Avatar sequel is still several years away — “We’re in the early days of technical development,” James Cameron told EW during an interview last week in Santa Monica, where he was plugging the Aug. 27 3-D Avatar re-release (check out his Q&A in this week’s issue). But that’s not the only film on the director’s to-do list. Cameron is also quietly working on a serious, history-based movie that sounds like it could be his own Schindler’s List. It’s called Last Train from Hiroshima, and it’s about a Japanese man during World War II who miraculously survived the atomic blast at Hiroshima, got on a train to Nagasaki, and then survived the nuclear explosion in that city, as well.The
“I met Yamaguchi, the survivor, just days before he died [earlier this year],” Cameron says. “He was in the hospital. He was sort of turning over the baton of his story to us, so I have to do it. I can’t turn away from that.”
Still, Cameron has a lot of questions to answer before he begins rolling cameras. “The issue is tonal,” he says. “Yeah, sure, I could forensically show you what it was like to be at Hiroshima and Nagasaki. But you probably wouldn’t want to stay around for the back half of the movie. And then there’s the question of whether I do it in 3D. I’ve made blanket statement that all my movies are going to be in 3D from now on, but I couldn’t do this in 3D. It’d be too sensationalistic.” How long before he solves these problems and makes the movie? Is it possible it could be in theaters before Avatar’s sequel? Cameron isn’t sure. “I’d like to do it sometime before the next nuclear war,” is all he’ll commit to.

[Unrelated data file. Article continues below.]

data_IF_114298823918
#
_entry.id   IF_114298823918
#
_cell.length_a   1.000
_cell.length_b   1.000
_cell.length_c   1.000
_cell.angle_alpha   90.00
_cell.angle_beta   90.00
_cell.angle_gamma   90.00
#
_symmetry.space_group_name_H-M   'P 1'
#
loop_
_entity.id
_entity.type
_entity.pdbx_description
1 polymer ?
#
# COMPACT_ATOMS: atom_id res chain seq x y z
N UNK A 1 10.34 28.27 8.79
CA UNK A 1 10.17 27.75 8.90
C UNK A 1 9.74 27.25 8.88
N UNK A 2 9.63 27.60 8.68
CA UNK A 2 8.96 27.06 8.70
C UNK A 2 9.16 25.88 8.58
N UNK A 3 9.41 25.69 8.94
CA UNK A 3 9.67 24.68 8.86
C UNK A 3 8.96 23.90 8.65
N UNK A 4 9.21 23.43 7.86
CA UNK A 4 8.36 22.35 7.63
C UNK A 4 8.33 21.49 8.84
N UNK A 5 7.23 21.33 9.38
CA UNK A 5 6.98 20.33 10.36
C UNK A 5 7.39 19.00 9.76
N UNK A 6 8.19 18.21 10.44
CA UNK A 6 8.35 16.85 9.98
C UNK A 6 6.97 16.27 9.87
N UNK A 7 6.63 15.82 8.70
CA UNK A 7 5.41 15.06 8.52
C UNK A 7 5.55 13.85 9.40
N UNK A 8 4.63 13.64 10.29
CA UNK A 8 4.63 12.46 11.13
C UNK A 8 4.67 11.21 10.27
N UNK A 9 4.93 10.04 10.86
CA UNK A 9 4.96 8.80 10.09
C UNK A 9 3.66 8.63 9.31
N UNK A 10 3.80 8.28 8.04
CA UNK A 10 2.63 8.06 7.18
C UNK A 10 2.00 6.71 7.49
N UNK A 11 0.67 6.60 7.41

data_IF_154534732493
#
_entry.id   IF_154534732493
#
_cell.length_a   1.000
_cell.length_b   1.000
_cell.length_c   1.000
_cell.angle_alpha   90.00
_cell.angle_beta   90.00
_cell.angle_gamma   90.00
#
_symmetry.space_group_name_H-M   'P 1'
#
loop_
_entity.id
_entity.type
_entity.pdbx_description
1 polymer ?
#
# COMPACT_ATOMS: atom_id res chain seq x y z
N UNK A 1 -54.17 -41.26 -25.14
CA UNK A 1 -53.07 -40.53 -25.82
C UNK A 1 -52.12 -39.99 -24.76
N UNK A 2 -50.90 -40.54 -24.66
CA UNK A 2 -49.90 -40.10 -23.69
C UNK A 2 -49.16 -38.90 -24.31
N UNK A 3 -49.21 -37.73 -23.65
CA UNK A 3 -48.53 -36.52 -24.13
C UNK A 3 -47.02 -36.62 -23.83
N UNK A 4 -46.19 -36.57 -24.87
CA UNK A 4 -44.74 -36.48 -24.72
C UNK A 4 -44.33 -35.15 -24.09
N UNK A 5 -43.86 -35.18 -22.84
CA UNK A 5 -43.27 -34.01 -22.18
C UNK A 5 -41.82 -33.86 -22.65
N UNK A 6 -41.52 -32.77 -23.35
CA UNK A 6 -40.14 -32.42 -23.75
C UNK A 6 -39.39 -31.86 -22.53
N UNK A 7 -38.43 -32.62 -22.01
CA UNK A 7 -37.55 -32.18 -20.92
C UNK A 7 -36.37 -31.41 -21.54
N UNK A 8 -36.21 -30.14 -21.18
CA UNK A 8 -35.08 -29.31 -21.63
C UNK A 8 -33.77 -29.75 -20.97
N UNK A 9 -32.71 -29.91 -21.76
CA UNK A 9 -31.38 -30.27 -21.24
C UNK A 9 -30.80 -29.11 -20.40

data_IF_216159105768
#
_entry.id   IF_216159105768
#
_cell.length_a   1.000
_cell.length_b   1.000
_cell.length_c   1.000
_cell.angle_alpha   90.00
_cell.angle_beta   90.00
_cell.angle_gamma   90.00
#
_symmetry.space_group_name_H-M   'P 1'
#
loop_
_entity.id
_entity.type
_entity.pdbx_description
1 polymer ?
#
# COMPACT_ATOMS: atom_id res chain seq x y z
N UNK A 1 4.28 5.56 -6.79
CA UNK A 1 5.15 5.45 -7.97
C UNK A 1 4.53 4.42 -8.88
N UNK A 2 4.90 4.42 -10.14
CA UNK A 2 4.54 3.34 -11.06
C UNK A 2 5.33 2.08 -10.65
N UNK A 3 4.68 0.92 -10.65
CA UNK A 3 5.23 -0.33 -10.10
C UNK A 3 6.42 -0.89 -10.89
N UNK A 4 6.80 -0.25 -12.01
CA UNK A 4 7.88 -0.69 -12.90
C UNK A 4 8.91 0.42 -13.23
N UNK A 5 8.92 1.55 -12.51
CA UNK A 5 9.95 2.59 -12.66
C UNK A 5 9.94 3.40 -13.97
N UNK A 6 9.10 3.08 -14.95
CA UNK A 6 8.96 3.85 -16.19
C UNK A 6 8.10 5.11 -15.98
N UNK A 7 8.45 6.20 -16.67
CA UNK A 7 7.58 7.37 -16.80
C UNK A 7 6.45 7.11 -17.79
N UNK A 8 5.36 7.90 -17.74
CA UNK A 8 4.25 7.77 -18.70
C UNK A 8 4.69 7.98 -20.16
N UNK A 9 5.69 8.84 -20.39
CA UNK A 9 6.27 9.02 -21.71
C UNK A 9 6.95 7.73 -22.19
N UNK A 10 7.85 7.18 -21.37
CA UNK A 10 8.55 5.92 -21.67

What do you think PopWatchers? What would you rather see Cameron make first, an Avatar sequel or a serious drama about nuclear war?
For more from James Cameron, read our Q&A with the Oscar-winning director in the issue of Entertainment Weekly on stands Aug. 13.
‘Avatar:’ 11 Burning Questions